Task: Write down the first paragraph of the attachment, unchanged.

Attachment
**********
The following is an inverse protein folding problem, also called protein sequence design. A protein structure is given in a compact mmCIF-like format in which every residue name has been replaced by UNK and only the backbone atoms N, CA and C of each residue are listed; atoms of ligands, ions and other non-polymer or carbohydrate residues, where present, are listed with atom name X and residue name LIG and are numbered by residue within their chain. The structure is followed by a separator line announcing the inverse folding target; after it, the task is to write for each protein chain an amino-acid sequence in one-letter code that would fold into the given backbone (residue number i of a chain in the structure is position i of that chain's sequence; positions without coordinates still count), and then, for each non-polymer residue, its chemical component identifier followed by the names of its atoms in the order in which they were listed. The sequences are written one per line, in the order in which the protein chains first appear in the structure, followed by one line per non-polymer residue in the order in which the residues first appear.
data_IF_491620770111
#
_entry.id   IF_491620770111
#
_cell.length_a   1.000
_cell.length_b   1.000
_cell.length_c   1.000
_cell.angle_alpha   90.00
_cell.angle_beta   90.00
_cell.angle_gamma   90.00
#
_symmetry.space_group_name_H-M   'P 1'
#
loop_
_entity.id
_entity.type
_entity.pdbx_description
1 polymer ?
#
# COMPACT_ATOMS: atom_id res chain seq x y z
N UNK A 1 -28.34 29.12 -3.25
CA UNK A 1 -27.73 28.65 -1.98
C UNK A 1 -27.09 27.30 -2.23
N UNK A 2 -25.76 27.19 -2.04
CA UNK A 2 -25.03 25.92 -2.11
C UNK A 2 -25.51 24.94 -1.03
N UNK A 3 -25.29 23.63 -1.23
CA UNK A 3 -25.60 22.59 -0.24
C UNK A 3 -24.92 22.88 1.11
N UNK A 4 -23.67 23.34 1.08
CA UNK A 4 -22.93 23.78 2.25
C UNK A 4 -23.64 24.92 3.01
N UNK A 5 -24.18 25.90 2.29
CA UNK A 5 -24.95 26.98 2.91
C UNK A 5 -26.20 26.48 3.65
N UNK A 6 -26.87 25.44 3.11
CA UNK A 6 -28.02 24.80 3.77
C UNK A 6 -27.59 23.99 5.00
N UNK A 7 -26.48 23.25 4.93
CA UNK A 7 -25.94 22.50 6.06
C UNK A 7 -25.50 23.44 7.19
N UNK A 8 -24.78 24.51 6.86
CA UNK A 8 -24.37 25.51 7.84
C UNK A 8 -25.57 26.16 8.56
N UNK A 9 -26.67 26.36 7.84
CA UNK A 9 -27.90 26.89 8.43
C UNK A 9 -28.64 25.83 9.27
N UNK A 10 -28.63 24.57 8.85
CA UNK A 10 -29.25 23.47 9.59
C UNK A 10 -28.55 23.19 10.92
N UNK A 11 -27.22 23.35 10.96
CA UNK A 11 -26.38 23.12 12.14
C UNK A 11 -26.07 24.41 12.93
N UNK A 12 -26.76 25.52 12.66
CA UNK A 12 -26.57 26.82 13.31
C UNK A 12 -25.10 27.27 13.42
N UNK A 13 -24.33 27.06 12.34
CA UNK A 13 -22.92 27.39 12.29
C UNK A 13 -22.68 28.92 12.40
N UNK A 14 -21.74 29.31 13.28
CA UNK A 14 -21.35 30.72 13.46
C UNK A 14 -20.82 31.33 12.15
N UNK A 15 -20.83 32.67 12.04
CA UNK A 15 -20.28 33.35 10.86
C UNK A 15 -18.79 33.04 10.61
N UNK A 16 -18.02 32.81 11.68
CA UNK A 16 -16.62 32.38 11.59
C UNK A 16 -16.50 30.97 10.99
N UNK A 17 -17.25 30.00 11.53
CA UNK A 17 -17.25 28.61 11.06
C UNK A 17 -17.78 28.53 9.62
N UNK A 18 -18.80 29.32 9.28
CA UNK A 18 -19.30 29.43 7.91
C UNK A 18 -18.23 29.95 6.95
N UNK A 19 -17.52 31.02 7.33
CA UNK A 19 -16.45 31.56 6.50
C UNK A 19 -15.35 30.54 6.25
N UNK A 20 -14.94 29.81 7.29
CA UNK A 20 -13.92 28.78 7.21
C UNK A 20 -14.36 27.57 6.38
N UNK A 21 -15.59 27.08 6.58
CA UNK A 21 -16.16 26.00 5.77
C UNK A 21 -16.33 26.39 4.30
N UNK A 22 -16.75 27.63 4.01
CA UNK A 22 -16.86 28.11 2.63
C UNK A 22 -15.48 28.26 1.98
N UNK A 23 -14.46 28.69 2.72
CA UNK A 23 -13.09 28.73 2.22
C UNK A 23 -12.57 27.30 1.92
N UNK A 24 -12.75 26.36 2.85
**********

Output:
The following is an inverse protein folding problem, also called protein sequence design. A protein structure is given in a compact mmCIF-like format in which every residue name has been replaced by UNK and only the backbone atoms N, CA and C of each residue are listed; atoms of ligands, ions and other non-polymer or carbohydrate residues, where present, are listed with atom name X and residue name LIG and are numbered by residue within their chain. The structure is followed by a separator line announcing the inverse folding target; after it, the task is to write for each protein chain an amino-acid sequence in one-letter code that would fold into the given backbone (residue number i of a chain in the structure is position i of that chain's sequence; positions without coordinates still count), and then, for each non-polymer residue, its chemical component identifier followed by the names of its atoms in the order in which they were listed. The sequences are written one per line, in the order in which the protein chains first appear in the structure, followed by one line per non-polymer residue in the order in which the residues first appear.